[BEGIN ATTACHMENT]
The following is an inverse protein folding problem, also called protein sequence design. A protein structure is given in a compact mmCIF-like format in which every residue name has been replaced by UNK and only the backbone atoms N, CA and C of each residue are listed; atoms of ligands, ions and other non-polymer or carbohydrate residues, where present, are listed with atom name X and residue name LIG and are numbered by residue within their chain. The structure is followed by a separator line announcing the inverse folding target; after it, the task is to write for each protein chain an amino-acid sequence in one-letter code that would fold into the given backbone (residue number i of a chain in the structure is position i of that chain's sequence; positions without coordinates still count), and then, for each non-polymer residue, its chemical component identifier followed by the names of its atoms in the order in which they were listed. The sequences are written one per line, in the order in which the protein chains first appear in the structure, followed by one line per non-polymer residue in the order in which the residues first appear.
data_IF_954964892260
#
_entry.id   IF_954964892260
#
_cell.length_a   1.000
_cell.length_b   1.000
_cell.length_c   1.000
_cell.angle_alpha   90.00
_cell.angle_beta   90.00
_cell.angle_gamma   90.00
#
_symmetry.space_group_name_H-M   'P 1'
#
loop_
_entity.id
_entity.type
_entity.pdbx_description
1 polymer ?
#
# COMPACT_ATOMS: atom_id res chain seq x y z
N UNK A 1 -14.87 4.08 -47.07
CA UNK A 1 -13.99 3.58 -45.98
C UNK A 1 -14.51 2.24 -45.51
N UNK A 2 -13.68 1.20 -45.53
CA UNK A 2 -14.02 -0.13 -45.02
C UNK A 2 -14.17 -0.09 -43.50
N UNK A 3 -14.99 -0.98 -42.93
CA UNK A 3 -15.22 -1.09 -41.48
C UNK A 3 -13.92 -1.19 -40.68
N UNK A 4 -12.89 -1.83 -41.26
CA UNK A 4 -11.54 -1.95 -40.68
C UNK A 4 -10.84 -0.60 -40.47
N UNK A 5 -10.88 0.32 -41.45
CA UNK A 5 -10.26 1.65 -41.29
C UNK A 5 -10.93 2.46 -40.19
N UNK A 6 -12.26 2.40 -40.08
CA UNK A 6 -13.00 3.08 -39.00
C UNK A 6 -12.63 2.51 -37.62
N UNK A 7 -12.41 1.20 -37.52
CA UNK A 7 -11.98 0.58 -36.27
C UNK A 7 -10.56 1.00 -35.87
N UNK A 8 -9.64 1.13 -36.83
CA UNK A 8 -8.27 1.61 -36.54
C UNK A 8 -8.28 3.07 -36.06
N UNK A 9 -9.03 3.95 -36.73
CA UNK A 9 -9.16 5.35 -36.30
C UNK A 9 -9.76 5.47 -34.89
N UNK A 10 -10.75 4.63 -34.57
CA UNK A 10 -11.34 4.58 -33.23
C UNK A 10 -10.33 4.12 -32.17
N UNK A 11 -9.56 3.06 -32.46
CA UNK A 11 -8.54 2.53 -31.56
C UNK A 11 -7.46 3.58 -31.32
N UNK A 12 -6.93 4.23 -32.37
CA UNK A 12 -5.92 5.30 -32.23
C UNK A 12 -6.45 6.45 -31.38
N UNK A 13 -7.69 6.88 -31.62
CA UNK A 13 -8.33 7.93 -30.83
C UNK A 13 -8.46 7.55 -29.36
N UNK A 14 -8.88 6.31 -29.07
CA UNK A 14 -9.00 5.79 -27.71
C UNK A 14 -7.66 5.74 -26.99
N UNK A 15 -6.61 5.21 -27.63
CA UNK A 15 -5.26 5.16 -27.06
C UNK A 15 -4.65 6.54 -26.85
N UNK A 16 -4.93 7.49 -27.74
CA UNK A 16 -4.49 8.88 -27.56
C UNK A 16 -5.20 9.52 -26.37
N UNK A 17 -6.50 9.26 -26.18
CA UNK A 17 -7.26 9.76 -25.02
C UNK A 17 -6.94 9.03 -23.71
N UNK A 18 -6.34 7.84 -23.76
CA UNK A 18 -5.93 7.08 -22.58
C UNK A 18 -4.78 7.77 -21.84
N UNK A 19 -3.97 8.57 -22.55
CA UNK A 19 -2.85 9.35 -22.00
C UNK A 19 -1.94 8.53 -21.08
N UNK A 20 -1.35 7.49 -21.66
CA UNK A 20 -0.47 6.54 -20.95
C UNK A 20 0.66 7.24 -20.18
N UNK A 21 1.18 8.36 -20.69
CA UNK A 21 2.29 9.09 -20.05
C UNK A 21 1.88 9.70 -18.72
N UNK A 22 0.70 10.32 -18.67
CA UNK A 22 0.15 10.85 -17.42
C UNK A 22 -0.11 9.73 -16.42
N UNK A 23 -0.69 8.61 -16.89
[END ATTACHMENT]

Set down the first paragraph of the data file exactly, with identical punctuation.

The following is an inverse protein folding problem, also called protein sequence design. A protein structure is given in a compact mmCIF-like format in which every residue name has been replaced by UNK and only the backbone atoms N, CA and C of each residue are listed; atoms of ligands, ions and other non-polymer or carbohydrate residues, where present, are listed with atom name X and residue name LIG and are numbered by residue within their chain. The structure is followed by a separator line announcing the inverse folding target; after it, the task is to write for each protein chain an amino-acid sequence in one-letter code that would fold into the given backbone (residue number i of a chain in the structure is position i of that chain's sequence; positions without coordinates still count), and then, for each non-polymer residue, its chemical component identifier followed by the names of its atoms in the order in which they were listed. The sequences are written one per line, in the order in which the protein chains first appear in the structure, followed by one line per non-polymer residue in the order in which the residues first appear.